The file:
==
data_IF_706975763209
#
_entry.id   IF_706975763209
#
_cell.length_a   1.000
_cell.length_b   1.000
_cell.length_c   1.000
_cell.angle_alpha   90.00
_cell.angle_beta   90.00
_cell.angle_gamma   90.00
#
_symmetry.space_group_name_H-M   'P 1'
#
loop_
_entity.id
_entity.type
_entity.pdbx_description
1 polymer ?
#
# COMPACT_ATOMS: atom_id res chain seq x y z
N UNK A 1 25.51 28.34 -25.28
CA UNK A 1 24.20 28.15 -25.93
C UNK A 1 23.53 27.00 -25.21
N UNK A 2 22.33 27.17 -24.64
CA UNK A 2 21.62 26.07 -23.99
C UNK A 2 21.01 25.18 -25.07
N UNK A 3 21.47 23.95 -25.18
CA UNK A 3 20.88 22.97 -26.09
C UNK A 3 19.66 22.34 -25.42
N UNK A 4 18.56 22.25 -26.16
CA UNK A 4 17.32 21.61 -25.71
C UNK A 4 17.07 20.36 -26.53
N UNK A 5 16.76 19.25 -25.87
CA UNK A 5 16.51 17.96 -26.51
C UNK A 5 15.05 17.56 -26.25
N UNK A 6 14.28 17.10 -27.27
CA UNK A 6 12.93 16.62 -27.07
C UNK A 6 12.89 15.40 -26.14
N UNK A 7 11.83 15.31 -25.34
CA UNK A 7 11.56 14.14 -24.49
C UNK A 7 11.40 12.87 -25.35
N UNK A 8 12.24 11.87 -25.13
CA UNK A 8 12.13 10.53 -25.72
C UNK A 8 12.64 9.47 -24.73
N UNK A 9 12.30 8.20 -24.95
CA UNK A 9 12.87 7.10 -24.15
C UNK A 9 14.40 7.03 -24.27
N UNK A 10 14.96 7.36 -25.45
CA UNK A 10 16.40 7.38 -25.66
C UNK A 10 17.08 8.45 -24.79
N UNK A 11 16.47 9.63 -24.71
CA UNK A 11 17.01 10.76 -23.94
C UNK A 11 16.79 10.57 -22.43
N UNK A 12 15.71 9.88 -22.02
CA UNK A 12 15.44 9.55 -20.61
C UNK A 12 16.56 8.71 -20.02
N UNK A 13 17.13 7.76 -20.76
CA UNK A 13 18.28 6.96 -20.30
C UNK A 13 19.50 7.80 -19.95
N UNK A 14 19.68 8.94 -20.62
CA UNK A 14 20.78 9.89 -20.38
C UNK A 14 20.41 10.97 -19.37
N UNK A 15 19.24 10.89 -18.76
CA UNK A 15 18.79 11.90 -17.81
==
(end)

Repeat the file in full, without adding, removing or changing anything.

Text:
data_IF_706975763209
#
_entry.id   IF_706975763209
#
_cell.length_a   1.000
_cell.length_b   1.000
_cell.length_c   1.000
_cell.angle_alpha   90.00
_cell.angle_beta   90.00
_cell.angle_gamma   90.00
#
_symmetry.space_group_name_H-M   'P 1'
#
loop_
_entity.id
_entity.type
_entity.pdbx_description
1 polymer ?
#
# COMPACT_ATOMS: atom_id res chain seq x y z
N UNK A 1 25.51 28.34 -25.28
CA UNK A 1 24.20 28.15 -25.93
C UNK A 1 23.53 27.00 -25.21
N UNK A 2 22.33 27.17 -24.64
CA UNK A 2 21.62 26.07 -23.99
C UNK A 2 21.01 25.18 -25.07
N UNK A 3 21.47 23.95 -25.18
CA UNK A 3 20.88 22.97 -26.09
C UNK A 3 19.66 22.34 -25.42
N UNK A 4 18.56 22.25 -26.16
CA UNK A 4 17.32 21.61 -25.71
C UNK A 4 17.07 20.36 -26.53
N UNK A 5 16.76 19.25 -25.87
CA UNK A 5 16.51 17.96 -26.51
C UNK A 5 15.05 17.56 -26.25
N UNK A 6 14.28 17.10 -27.27
CA UNK A 6 12.93 16.62 -27.07
C UNK A 6 12.89 15.40 -26.14
N UNK A 7 11.83 15.31 -25.34
CA UNK A 7 11.56 14.14 -24.49
C UNK A 7 11.40 12.87 -25.35
N UNK A 8 12.24 11.87 -25.13
CA UNK A 8 12.13 10.53 -25.72
C UNK A 8 12.64 9.47 -24.73
N UNK A 9 12.30 8.20 -24.95
CA UNK A 9 12.87 7.10 -24.15
C UNK A 9 14.40 7.03 -24.27
N UNK A 10 14.96 7.36 -25.45
CA UNK A 10 16.40 7.38 -25.66
C UNK A 10 17.08 8.45 -24.79
N UNK A 11 16.47 9.63 -24.71
CA UNK A 11 17.01 10.76 -23.94
C UNK A 11 16.79 10.57 -22.43
N UNK A 12 15.71 9.88 -22.02
CA UNK A 12 15.44 9.55 -20.61
C UNK A 12 16.56 8.71 -20.02
N UNK A 13 17.13 7.76 -20.76
CA UNK A 13 18.28 6.96 -20.30
C UNK A 13 19.50 7.80 -19.95
N UNK A 14 19.68 8.94 -20.62
CA UNK A 14 20.78 9.89 -20.38
C UNK A 14 20.41 10.97 -19.37
N UNK A 15 19.24 10.89 -18.76
CA UNK A 15 18.79 11.90 -17.81